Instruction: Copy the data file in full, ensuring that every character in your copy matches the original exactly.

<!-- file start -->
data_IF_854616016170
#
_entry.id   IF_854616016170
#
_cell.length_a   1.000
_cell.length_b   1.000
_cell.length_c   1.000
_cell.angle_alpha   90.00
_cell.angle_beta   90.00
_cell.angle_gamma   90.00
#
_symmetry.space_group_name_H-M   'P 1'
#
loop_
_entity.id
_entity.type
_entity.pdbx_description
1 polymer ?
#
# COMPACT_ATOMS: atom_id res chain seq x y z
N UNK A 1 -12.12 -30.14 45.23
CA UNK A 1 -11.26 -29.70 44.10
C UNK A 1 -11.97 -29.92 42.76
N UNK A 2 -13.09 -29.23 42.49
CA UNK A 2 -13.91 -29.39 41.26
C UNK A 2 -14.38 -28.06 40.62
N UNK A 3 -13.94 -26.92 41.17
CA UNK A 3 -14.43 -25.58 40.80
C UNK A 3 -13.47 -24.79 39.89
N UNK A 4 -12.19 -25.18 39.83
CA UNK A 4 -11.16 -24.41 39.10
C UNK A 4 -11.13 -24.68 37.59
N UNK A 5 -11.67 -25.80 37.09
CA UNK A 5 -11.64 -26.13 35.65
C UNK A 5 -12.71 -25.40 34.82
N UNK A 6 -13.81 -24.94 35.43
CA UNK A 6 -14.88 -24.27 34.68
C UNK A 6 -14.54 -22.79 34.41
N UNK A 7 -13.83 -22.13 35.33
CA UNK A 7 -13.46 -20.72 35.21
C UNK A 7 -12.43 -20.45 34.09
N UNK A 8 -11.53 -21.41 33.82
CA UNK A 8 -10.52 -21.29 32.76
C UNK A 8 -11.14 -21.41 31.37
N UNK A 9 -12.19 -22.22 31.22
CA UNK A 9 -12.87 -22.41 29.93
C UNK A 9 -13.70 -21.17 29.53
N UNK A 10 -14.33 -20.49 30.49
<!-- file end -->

data_IF_854616016170
#
_entry.id   IF_854616016170
#
_cell.length_a   1.000
_cell.length_b   1.000
_cell.length_c   1.000
_cell.angle_alpha   90.00
_cell.angle_beta   90.00
_cell.angle_gamma   90.00
#
_symmetry.space_group_name_H-M   'P 1'
#
loop_
_entity.id
_entity.type
_entity.pdbx_description
1 polymer ?
#
# COMPACT_ATOMS: atom_id res chain seq x y z
N UNK A 1 -12.12 -30.14 45.23
CA UNK A 1 -11.26 -29.70 44.10
C UNK A 1 -11.97 -29.92 42.76
N UNK A 2 -13.09 -29.23 42.49
CA UNK A 2 -13.91 -29.39 41.26
C UNK A 2 -14.38 -28.06 40.62
N UNK A 3 -13.94 -26.92 41.17
CA UNK A 3 -14.43 -25.58 40.80
C UNK A 3 -13.47 -24.79 39.89
N UNK A 4 -12.19 -25.18 39.83
CA UNK A 4 -11.16 -24.41 39.10
C UNK A 4 -11.13 -24.68 37.59
N UNK A 5 -11.67 -25.80 37.09
CA UNK A 5 -11.64 -26.13 35.65
C UNK A 5 -12.71 -25.40 34.82
N UNK A 6 -13.81 -24.94 35.43
CA UNK A 6 -14.88 -24.27 34.68
C UNK A 6 -14.54 -22.79 34.41
N UNK A 7 -13.83 -22.13 35.33
CA UNK A 7 -13.46 -20.72 35.21
C UNK A 7 -12.43 -20.45 34.09
N UNK A 8 -11.53 -21.41 33.82
CA UNK A 8 -10.52 -21.29 32.76
C UNK A 8 -11.14 -21.41 31.37
N UNK A 9 -12.19 -22.22 31.22
CA UNK A 9 -12.87 -22.41 29.93
C UNK A 9 -13.70 -21.17 29.53
N UNK A 10 -14.33 -20.49 30.49